It is very rare that I write anything personal on this blog. Preferring instead to share the nice little things of life, things to eat, things to grow, things to make and do. However, I wanted to share this little story of my rabbit Dylan, for anyone who has ever loved and lost a beloved pet.
I have nearly always had rabbits, I kept rabbits how most people keep rabbits, in a hutch outside, moving them over to a run in the daytime for exercise, feeding them and stroking them, but largely leaving them to be a rabbit. My rabbits have all lived long and healthy lives, in pairs and plenty of room to run and stretch….but I felt like they tolerated me, rather than loved me back.
At the early part of the year, I found myself rabbit-less for the first time in a long, long time. I realised as the months stretched on that my garden without a rabbit had no soul, in fact my life was missing that little bit of joy, I always got from being near my bunny friends. So I decided to have another rabbit, but this time I wanted things to be different, I wanted my new bunny to be a part of the family, and to be a part of our lives every day, and to have a mix of being inside with us, and being outside (as rabbits truly love to be).
I researched breeds, and we settled on Belgian Hares, we had the room for them, and I wanted an intelligent and playful friend. Have you ever seen Belgian Hares? They are rabbits, but they have been bred to look to like Hares, the only word to describe them is magical.
The day we went to see Dylan, I wasn’t sure what to expect, he was a Belgian Hare, but somewhere along the line he had acquired an English Spot colouring. He did not look like a traditional Belgian Hare, but there was something about his pictures I liked. He had slightly wild but kind eyes. We first met him in the garden of the breeder, he was running free with his siblings and he looked like his legs and ears were all a little bit too big for him. I looked in his eyes, and knew he was the one for me.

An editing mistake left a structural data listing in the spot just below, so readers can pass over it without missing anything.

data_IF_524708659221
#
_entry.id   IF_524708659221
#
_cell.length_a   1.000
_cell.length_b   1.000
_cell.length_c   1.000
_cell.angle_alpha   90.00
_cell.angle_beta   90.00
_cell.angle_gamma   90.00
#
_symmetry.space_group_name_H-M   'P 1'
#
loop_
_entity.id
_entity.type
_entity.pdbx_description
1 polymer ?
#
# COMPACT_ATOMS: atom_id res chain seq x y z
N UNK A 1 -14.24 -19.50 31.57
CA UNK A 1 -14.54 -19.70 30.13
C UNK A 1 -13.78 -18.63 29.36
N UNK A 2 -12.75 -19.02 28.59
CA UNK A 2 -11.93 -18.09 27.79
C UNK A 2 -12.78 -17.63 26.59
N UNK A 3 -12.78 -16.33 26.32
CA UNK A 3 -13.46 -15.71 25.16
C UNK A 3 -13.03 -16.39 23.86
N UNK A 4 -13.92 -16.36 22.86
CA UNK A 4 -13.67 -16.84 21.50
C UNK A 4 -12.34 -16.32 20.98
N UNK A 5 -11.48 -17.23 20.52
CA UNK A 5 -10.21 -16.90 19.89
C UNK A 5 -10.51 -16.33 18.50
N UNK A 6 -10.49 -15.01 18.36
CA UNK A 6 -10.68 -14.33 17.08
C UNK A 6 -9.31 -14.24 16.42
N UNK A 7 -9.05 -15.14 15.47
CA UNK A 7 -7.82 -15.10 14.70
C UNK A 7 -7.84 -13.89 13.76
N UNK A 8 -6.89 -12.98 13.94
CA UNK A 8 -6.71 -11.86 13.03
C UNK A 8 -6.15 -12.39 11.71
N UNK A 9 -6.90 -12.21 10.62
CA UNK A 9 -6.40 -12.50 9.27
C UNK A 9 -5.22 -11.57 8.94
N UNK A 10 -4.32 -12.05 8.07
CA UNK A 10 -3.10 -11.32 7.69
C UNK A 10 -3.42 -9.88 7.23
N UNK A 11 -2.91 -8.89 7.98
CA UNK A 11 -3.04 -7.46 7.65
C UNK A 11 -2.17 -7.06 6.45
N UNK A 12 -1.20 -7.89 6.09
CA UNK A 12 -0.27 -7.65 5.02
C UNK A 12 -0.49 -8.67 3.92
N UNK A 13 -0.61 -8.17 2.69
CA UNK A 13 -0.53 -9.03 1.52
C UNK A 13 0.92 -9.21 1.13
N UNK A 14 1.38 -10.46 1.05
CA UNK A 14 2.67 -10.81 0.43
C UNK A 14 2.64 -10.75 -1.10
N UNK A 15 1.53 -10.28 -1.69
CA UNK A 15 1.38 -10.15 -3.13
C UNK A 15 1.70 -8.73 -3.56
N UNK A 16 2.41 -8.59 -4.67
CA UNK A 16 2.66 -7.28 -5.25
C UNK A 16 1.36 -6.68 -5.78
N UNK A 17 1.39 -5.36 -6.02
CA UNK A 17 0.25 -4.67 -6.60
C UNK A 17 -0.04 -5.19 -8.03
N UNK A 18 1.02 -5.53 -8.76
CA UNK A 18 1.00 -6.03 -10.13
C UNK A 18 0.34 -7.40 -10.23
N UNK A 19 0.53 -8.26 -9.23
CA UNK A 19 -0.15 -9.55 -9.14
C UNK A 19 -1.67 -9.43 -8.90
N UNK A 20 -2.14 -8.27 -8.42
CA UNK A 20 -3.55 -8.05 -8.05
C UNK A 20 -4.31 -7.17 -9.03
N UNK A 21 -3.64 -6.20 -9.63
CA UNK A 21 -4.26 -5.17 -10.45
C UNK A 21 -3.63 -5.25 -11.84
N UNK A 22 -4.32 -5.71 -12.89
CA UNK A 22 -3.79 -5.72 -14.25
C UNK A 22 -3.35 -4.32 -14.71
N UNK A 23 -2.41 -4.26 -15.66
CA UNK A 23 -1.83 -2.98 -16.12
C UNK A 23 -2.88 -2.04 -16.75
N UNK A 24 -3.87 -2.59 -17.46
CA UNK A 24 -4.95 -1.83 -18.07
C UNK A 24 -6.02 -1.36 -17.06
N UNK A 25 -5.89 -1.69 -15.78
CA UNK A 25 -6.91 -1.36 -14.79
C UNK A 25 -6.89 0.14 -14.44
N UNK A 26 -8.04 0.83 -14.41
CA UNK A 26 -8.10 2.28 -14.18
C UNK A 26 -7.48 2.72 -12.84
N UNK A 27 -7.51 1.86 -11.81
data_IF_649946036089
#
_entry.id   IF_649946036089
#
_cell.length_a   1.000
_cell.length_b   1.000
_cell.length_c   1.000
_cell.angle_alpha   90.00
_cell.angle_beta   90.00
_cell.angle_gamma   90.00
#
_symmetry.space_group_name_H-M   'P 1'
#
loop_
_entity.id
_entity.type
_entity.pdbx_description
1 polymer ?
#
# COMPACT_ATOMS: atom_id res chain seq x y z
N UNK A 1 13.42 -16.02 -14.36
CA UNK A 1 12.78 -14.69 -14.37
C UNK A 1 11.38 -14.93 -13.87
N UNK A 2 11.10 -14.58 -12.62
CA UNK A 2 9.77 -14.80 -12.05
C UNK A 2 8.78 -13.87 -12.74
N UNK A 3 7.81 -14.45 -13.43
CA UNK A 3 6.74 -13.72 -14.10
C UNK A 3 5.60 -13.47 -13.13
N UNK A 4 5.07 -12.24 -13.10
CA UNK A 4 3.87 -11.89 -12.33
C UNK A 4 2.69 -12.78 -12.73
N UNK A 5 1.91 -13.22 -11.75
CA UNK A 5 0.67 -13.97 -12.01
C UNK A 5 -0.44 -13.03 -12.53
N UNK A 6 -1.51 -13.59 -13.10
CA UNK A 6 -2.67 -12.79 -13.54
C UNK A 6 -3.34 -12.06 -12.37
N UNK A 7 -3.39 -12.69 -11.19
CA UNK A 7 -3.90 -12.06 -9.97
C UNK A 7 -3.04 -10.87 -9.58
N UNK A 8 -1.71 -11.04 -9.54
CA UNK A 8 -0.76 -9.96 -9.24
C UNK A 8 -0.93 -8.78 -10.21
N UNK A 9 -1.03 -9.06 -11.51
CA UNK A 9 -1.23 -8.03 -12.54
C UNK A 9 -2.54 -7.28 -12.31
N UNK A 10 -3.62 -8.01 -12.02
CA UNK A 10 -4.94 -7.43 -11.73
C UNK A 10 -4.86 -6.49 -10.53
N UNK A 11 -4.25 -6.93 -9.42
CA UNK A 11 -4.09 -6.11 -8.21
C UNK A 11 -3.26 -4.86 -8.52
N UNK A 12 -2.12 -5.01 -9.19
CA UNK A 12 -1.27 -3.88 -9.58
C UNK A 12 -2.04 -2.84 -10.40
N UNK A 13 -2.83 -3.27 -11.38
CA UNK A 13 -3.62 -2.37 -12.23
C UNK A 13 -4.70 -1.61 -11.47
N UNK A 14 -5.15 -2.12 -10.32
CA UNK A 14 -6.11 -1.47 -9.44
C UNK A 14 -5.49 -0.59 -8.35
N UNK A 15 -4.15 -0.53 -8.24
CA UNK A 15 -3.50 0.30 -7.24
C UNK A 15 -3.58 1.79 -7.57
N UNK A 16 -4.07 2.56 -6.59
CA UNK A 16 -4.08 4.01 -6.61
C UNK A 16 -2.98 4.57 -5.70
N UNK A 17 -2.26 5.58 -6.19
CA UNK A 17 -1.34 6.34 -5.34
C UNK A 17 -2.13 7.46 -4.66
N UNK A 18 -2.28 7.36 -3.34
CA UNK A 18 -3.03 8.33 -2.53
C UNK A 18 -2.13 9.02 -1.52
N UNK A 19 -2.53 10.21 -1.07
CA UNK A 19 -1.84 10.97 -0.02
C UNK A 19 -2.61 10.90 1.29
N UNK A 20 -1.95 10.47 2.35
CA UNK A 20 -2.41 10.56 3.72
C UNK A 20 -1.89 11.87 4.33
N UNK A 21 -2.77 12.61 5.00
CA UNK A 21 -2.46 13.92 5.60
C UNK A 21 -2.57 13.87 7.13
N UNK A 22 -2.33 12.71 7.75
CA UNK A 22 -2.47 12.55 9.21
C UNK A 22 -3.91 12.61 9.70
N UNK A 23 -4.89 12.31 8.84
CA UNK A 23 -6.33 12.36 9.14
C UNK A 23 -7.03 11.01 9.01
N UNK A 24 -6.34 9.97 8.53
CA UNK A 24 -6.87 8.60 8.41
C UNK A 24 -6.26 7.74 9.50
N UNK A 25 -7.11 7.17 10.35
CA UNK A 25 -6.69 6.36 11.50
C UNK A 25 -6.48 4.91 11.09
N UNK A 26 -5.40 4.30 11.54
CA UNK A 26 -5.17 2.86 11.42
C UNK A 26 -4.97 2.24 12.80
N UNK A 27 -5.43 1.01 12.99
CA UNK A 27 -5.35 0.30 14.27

Over the time I had him, I lost both my dogs, they were both 18 years old (I had them when I was 21) and they died within 3 weeks of one another. Of course, I was heartbroken, and he kept me happy, he gave me a distraction, and it helped to have a playful, joyful friend around. The house didn’t seem as empty.
When the evening came, we would collect him from his run, he would run over to the door, and I would let him out and he would hop down the yard and straight through the cat flap into the house, and then when he had eaten and had a run, he would hop up onto the sofa for me to stroke his nose, and he would curl up next to me and go to sleep. When he wanted my attention, he would nudge the back of my legs with his nose, so I would stroke him. If I crouched on the floor he would jump straight on to my back. We would chase each other in the garden, and he would ‘binky’, so I knew how happy he was.
My rabbit Dylan was very special, he made me feel special.
We only got to keep Dylan for 6 months in the end, he died just recently, a little spark of pure joy, gone too soon. Anyone who has ever had a beloved pet will know this feeling……
……..but I suppose the purpose of my post is not that he is gone, but that I am so thankful that he was ever here at all. I will never know why we get to keep some things and not others, I was so lucky to spend 18 years with both my beautiful little dogs, but not so lucky with Dylan.
When we open our hearts and our homes to animals, we just never know how it is going to go, but I got to have the relationship I had always wanted with a rabbit, I got six months to share my family with him. I got to truly know rabbits for the wonderful, loving, deeply social creatures that they are by having one of my own, properly.
He loved me, and I loved him.
He was and always will be a Prince among rabbits.
Wishing you long friendships with your furry friends, truly one of the magical things about being on planet earth…x